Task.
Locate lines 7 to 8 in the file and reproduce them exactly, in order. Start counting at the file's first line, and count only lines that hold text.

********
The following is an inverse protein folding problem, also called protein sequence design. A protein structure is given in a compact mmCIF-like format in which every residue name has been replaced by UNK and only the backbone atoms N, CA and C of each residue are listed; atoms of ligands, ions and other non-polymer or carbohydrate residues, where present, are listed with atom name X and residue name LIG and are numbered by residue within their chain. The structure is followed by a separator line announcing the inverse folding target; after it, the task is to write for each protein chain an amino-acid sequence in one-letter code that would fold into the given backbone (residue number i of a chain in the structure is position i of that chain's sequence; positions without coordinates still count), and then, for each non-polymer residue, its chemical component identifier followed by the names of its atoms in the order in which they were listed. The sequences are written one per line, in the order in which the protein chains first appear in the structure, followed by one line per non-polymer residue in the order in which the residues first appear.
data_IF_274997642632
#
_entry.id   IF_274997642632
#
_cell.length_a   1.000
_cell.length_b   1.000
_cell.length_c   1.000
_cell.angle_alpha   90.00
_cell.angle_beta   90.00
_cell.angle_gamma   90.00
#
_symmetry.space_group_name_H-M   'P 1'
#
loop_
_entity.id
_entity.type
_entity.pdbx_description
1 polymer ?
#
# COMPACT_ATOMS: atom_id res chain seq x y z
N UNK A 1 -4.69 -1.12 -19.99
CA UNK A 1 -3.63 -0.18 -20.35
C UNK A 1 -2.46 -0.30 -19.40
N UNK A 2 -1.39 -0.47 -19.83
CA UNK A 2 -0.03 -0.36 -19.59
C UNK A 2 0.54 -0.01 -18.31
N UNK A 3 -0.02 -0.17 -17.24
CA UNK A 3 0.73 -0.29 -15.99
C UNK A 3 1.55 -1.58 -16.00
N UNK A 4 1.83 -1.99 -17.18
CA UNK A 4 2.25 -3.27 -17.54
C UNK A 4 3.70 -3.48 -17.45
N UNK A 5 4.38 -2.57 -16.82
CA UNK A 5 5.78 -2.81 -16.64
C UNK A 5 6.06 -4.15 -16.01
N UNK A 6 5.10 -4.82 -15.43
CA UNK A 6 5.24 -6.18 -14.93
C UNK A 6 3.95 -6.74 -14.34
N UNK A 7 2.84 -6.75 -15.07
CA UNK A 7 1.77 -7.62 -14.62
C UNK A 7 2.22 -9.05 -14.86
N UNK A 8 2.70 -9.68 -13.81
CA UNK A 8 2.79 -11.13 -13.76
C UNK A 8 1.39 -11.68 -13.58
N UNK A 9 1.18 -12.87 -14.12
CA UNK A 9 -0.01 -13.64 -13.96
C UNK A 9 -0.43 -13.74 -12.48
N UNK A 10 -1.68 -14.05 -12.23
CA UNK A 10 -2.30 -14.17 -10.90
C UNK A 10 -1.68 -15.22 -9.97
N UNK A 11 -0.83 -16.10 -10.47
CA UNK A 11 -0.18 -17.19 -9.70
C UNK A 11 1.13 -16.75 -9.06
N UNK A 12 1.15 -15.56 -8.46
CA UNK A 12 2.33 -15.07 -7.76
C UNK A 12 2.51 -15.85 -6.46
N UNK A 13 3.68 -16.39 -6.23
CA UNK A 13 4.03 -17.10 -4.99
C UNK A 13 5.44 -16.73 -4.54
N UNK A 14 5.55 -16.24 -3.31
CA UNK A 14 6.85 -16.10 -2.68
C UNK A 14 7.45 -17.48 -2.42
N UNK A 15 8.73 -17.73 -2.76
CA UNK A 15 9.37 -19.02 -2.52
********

_cell.length_b   1.000
_cell.length_c   1.000